MedStar Investigators Evaluate Validity and Reliability of Diabetes Survival Skills Knowledge Test

Man sitting on couch, testing blood glucose with monitor

MedStar Health investigators examined the validity and reliability of the KNOW Diabetes test, a survival skill knowledge test used to evaluate the impact of diabetes education and research interventions in their study “Validity and Reliability of a (Brief) Diabetes ‘Survival Skills’ Knowledge Test.” Diabetes self-management education support (DSMES) may be defined as essential education that facilitates the knowledge, skills, and abilities necessary for safe and effective sort-term diabetes self-care.

In the United States, there is a low rate of participation in diabetes self-management education support and lack of availability of short, easy-to-administer diabetes knowledge tests. This presents a need for a tool that can easily identify knowledge deficits to ensure the safety and effectiveness of diabetes self-care management among adults with type 2 diabetes mellitus where traditional diabetes self-management education support is not available. Managing diabetes is an important part of positive patient outcomes. The KNOW Diabetes knowledge test was developed with input from endocrinologists, certified diabetes educators, and patients in a US regional health care system. The test consists of questions from seven domains: nutrition and meal plan basics, blood glucose monitoring, glycemic targets, taking medications as prescribed, hyper- and hypoglycemia recognition and treatment, and when to seek medical help.

This study recruited 280 adults with T2DM for a two-phase research study. In phase one, the 19-question diabetes knowledge test was administered to assess feasibility. Following analysis of phase one data, three questions were removed from the knowledge test due to high difficulty and two questions on insulin storage were combined into a single question. The revised KNOW Diabetes survey contained 15 questions and was completed by 227 participants. Most participants were older than 65 years, and 65% reported having diabetes for more than five years. 70% of participants were African American.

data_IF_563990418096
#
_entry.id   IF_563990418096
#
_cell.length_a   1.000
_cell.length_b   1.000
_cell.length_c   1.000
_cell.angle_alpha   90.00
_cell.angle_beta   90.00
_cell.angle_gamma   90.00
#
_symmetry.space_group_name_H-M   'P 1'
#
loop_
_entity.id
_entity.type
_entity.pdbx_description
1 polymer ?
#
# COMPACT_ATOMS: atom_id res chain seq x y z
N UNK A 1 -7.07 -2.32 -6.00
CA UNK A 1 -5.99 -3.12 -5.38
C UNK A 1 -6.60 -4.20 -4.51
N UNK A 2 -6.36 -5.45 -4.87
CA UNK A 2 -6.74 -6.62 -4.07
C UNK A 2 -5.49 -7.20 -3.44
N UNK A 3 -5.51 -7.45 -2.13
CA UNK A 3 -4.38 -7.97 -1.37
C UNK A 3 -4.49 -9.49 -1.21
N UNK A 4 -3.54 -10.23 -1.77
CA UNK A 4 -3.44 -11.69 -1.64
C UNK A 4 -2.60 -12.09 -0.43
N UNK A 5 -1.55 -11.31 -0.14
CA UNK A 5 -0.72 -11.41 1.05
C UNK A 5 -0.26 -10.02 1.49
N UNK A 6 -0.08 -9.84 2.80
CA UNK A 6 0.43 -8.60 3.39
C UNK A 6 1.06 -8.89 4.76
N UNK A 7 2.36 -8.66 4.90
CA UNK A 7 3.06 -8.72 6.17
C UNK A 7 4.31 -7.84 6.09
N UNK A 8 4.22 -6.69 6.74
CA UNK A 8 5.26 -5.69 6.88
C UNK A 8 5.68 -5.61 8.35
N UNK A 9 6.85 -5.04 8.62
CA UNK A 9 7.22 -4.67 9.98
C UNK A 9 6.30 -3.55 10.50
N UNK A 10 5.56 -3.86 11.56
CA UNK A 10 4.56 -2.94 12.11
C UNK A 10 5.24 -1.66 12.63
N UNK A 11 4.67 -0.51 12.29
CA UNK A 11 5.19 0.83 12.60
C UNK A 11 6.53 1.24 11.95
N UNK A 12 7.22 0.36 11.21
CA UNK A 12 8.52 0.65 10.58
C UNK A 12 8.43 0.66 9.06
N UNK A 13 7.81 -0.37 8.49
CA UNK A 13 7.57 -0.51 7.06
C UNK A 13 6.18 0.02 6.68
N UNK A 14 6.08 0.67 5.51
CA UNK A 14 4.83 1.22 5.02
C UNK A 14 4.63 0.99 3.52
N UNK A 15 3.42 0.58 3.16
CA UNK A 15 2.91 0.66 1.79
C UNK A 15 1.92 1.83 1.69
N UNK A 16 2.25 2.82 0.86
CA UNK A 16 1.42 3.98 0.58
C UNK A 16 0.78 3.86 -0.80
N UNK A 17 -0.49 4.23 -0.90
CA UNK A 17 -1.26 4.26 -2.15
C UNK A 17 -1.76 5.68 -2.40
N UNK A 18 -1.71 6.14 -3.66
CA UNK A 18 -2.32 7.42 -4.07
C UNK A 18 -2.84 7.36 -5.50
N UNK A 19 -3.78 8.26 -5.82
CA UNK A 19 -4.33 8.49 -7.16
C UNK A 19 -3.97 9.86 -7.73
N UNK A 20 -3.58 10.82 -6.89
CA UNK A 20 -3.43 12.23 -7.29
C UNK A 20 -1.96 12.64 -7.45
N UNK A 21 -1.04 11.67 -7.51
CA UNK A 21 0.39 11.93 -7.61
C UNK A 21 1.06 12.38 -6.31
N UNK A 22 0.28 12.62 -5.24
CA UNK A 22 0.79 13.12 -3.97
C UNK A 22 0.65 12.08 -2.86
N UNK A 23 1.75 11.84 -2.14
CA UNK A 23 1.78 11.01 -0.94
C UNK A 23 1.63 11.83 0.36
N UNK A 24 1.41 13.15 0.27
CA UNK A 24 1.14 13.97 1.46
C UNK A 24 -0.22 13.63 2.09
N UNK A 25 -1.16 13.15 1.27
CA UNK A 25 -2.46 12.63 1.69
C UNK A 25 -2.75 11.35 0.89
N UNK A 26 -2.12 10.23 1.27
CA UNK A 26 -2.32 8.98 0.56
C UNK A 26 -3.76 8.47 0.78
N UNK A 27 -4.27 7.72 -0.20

The study results showed that patients who are older and have a lower level of education, have Medicaid or Medicare, and are without pain or numbness in the feet, scored significantly lower on the KNOW Diabetes test.  Test scores were higher among those who were younger, had a higher education level had a longer duration of diabetes and were non-Medicare or Medicaid insured.

The KNOW Diabetes knowledge test is intended to identify knowledge deficits in diabetes self-management survival skills and the study results prove the validity and reliability of the test for use in a variety of nondiabetic specialty care settings as well as in the clinical care setting.

The collaborative research team included Gretchen Youssef, MS, RD, CDE; Edward H. Ip, PhD; Michelle Magee, MD, MBBCh, BAO, LRCPSI; Shyh-Huei Chen, PhD; Amisha Wallia, MD, MS; Teresa Pollack, MS; Emilie Touma; Clayton Bourges, MS; Lynne Brecker, BSN, RN, CDE from the MedStar Diabetes Institute.

The Diabetes Educator, DOI: 10.1177/0145721719828064